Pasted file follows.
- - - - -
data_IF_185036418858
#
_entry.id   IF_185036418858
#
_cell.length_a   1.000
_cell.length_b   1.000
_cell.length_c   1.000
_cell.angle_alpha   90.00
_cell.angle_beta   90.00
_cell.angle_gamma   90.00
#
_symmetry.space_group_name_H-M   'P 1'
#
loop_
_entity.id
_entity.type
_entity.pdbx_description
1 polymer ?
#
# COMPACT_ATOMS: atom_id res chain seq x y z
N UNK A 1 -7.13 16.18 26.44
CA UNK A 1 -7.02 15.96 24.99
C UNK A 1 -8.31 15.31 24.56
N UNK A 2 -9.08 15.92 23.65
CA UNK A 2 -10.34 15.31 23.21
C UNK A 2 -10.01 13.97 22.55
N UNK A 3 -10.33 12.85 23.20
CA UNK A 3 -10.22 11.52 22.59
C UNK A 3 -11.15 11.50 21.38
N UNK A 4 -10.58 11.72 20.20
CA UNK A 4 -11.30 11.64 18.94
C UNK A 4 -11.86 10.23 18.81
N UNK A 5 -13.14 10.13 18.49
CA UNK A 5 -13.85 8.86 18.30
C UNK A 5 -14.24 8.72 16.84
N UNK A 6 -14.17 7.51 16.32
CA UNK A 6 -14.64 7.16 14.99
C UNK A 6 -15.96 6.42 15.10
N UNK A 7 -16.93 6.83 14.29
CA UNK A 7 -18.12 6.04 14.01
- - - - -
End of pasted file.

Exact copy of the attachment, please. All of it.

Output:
data_IF_185036418858
#
_entry.id   IF_185036418858
#
_cell.length_a   1.000
_cell.length_b   1.000
_cell.length_c   1.000
_cell.angle_alpha   90.00
_cell.angle_beta   90.00
_cell.angle_gamma   90.00
#
_symmetry.space_group_name_H-M   'P 1'
#
loop_
_entity.id
_entity.type
_entity.pdbx_description
1 polymer ?
#
# COMPACT_ATOMS: atom_id res chain seq x y z
N UNK A 1 -7.13 16.18 26.44
CA UNK A 1 -7.02 15.96 24.99
C UNK A 1 -8.31 15.31 24.56
N UNK A 2 -9.08 15.92 23.65
CA UNK A 2 -10.34 15.31 23.21
C UNK A 2 -10.01 13.97 22.55
N UNK A 3 -10.33 12.85 23.20
CA UNK A 3 -10.22 11.52 22.59
C UNK A 3 -11.15 11.50 21.38
N UNK A 4 -10.58 11.72 20.20
CA UNK A 4 -11.30 11.64 18.94
C UNK A 4 -11.86 10.23 18.81
N UNK A 5 -13.14 10.13 18.49
CA UNK A 5 -13.85 8.86 18.30
C UNK A 5 -14.24 8.72 16.84
N UNK A 6 -14.17 7.51 16.32
CA UNK A 6 -14.64 7.16 14.99
C UNK A 6 -15.96 6.42 15.10
N UNK A 7 -16.93 6.83 14.29
CA UNK A 7 -18.12 6.04 14.01